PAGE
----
Monday, November 7, 2016


I already knew that Faber-Castell could make a pretty decent pen. Especially their steel nibs are amongst the best in the business. But before today, the Faber-Castell pens I looked at were usually in the 100-150 Euro range. Only very recently I decided to take a look at some of their more affordable offerings, and I'll say in advance that I was pleasantly surprised! It's quite simple really: what if I told you you can get that same quality nib from the 100 dollar pen in a pen less than half that price, that would be pretty great right?

Enter the Faber-Castell Loom, a budget pen -relatively speaking- that could easily play along in a much higher price class!
Of course what you would expect is a high-quality nib in a really crappy body, they have to save costs somewhere. But even that isn't entirely right.

Notice that I say 'entirely', obviously it's not as rock-solid or luxurious as the Emotion or Ondoro, but it's still a solid pen. The barrel and grip section are entirely metal (in this case the barrel has a shiny chrome finish, and the section has a matte finish (and a slight texture because of the five raised rings). Other color options are entirely matte). That part of the pen is solid, and has a healty amount of weight to it. The cap on the other hand, is entirely made out of plastic, including the clip. It's obviously a whole lot lighter, and the clip doesn't feel as solid as a metal one would. But as I said you have to cut costs at some point, and in this case the cap was the victim. 

All in all that's still speaking in relative terms though. The cap feels solid, it's just noticeably lighter than the rest of the pen. For durability, I would've preferred a metal clip and cap, but when you post the cap it actually helps balancing the pen because it's relatively light. The clip is attached internally and spring-loaded. But it's still plastic so I can only guess what it'll do in terms of durability. So far it feels like it can take a hit, but I wouldn't overdo it.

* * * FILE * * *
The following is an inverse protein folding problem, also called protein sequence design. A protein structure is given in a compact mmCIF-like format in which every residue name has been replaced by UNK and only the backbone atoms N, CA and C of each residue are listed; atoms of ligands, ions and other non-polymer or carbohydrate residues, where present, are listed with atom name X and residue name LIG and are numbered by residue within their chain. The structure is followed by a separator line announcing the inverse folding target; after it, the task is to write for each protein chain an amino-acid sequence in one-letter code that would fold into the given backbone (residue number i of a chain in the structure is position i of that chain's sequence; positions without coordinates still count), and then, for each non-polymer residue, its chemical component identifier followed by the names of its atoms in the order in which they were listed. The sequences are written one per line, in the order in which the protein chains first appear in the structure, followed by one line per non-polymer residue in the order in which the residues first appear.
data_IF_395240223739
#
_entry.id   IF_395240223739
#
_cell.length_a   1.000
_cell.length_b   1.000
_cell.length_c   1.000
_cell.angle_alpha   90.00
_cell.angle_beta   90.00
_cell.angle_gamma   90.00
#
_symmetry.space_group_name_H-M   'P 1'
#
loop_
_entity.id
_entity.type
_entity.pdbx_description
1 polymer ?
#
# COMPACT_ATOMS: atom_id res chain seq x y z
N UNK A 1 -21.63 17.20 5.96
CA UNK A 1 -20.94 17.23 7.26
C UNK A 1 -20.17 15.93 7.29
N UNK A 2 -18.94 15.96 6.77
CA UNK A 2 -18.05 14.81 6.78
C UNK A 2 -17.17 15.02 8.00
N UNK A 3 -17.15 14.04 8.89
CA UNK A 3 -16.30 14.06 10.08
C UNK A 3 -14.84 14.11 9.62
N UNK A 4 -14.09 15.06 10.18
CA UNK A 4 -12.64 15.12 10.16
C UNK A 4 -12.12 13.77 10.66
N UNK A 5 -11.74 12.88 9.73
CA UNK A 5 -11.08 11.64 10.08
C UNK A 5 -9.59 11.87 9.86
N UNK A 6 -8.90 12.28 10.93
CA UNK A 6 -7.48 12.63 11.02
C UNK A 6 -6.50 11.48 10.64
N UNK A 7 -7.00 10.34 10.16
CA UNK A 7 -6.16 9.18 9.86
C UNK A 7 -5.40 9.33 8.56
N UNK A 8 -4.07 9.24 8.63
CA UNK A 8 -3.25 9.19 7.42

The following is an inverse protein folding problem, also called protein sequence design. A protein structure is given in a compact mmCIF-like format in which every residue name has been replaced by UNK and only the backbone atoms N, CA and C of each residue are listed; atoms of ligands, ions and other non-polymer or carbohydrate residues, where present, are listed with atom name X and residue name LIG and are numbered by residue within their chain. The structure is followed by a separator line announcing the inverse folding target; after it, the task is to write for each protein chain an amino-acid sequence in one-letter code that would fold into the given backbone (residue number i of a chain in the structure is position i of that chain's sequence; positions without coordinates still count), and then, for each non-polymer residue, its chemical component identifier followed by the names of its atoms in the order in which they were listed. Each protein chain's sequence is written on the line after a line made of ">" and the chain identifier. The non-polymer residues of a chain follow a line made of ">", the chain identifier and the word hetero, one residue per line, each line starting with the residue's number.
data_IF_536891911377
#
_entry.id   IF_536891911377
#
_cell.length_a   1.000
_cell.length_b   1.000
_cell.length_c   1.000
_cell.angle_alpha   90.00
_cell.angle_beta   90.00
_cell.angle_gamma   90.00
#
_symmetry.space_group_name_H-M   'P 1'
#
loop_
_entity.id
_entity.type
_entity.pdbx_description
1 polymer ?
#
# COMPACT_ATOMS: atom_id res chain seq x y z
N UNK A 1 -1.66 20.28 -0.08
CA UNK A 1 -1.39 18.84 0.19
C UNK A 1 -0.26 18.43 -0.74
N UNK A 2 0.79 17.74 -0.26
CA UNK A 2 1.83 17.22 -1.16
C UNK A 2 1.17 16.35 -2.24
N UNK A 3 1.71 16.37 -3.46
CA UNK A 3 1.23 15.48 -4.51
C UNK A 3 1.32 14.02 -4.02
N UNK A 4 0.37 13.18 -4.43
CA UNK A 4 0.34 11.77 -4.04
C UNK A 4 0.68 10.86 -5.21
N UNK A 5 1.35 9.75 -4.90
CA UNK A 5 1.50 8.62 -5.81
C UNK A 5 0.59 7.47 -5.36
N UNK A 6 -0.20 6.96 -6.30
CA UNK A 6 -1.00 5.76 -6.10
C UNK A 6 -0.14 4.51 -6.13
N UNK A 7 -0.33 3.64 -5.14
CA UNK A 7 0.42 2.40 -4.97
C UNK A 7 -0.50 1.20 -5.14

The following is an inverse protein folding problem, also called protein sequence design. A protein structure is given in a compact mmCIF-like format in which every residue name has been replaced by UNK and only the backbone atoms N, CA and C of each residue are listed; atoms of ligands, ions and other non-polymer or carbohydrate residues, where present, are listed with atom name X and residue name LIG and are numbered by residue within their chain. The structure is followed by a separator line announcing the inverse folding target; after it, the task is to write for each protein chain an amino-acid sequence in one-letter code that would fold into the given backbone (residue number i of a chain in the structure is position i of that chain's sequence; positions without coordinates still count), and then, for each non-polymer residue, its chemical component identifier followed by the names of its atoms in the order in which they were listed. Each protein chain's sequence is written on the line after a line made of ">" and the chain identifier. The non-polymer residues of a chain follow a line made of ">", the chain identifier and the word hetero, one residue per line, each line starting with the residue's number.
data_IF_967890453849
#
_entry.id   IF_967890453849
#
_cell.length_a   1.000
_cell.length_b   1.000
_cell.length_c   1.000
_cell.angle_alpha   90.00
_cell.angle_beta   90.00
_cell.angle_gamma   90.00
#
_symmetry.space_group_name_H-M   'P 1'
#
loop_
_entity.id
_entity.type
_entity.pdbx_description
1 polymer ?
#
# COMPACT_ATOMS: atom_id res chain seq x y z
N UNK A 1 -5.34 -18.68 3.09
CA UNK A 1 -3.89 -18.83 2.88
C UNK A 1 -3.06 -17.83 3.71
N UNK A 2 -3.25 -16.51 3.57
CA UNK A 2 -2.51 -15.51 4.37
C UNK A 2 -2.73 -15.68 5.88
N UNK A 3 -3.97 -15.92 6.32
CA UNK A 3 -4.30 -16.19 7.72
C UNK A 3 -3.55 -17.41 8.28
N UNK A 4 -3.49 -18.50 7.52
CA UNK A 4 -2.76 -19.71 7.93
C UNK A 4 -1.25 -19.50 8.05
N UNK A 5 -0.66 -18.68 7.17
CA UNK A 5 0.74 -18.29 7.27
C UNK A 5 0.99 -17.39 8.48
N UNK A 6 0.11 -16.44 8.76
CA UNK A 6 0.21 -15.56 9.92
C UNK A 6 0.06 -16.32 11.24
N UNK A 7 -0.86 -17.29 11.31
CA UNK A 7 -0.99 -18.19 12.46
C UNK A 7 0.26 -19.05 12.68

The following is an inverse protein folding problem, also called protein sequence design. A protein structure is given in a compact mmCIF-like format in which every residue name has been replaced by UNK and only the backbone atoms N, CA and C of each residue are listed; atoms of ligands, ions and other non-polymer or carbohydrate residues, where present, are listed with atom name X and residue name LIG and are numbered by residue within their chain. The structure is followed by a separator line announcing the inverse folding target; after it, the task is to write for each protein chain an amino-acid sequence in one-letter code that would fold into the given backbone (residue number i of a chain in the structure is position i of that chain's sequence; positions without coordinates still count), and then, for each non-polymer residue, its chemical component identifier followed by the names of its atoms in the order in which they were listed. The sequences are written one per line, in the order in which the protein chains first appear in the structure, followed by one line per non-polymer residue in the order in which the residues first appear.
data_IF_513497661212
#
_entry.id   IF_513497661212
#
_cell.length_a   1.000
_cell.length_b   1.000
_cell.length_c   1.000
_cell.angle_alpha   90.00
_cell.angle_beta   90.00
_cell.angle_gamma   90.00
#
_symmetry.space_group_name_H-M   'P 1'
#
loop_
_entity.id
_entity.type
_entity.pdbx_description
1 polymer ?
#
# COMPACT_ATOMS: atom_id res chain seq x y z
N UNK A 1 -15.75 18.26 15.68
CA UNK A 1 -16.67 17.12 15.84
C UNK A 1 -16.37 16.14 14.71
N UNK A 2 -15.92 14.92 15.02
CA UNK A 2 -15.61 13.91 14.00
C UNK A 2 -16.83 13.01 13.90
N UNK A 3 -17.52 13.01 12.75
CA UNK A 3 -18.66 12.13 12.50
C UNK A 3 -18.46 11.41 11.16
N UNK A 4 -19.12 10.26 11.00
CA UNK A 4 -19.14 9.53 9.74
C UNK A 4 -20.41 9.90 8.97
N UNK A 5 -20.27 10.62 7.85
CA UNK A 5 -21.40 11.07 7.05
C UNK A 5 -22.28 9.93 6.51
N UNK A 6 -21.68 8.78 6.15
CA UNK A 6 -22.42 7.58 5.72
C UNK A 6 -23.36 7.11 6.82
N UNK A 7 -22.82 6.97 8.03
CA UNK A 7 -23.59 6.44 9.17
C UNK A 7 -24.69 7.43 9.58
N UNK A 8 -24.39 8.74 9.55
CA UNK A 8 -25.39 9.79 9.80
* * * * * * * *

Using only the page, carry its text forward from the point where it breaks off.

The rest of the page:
Faber-Castell follows a very distinct design. Their pens are modern, but with very pronounced shapes and contrasts. In this case, the loom consists of a straight cillindrical body, and a barrel-like bulbuous cap. Their pens are aimed slightly towards a younger, 'hip' audience I think, which makes sense because they also have their Graf von Faber-Castell pens for the more mature audience that wants a classy pen.
The jousting knights logo on the finial and the trademark dimple at the bottom of the barrel of the pen.
The Loom comes in a variety of finishes, most of them with a matte finish across the entire pen. I chose this Chrome and black colorway because it's a bit more stylish and classy. Be warned though: it is a fingerprint magnet top to bottom!
The Loom measures in at 13cm closed (5.1In) and 12cm open (4.7In), which is definitely on the shorter side. It still fits in the hand quite comfortably, but if you have larger hands it might prove a little short. In that case, the cap can be posted quite securely, and you won't be bothered much by the change in balance because the plastic cap is so light (7 grams, compared to 25 grams of the body, 32g total). 
In line with other Faber-Castell pens, it might not be very long, but it is quite wide. At about 1cm at the narrowest part (the section), the Loom is a more beefy pen.
But what we're really here for is the nib. A steel #5 sized nib with the familiar dotted imprint and again the jousting knights logo. I went for a broad this time around (The Ondoro I reviewed a while back also had a B nib), and once again Faber-Castell proves that they are good at making nibs.

One of the aspects that I personally really like about the writing experience is a good, wet flow. I often tune my pens by carving out the channels in the feed so that the flow gets wetter, but apparently FC already does that for you! Upon inspecting the feed when I was cleaning it, I noticed that the channels are much wider than on other pens, and they also add some channels across at the tip, which increases the flow even more. Together with the very well-tuned nib, this makes for a smooth, consistent writing experience. I think FC's broad nibs run a little wider than the steel nibs from most other manufacturers, but that could also be a side-effect of the rather generous flow. 
The rather special feed, with wider channels and a hatched pattern to increase the ink flow
The Loom might not be the most beautiful pen design you've ever seen, but the nib should be enough to win you over! Here in Europe, the Loom retails for around 30-33 EUR, which is cheaper than a TWSBI Eco. For that price I don't think you should need much persuading. The retail price in the US is a bit higher, at 40-45 USD, which is still quite good value for money, but it might be worth checking out some overseas shops to maybe get a better deal (And of course the 10% discounts that the sposnors of this blog provide could help with that!)
Note: La Couronne Du Comte is a sponsor of this blog. I received a discount on the purchase of this product.  I was in no way influenced in the making of this review, the opinions shared in this review are completely my own! This post does not contain affilate links.

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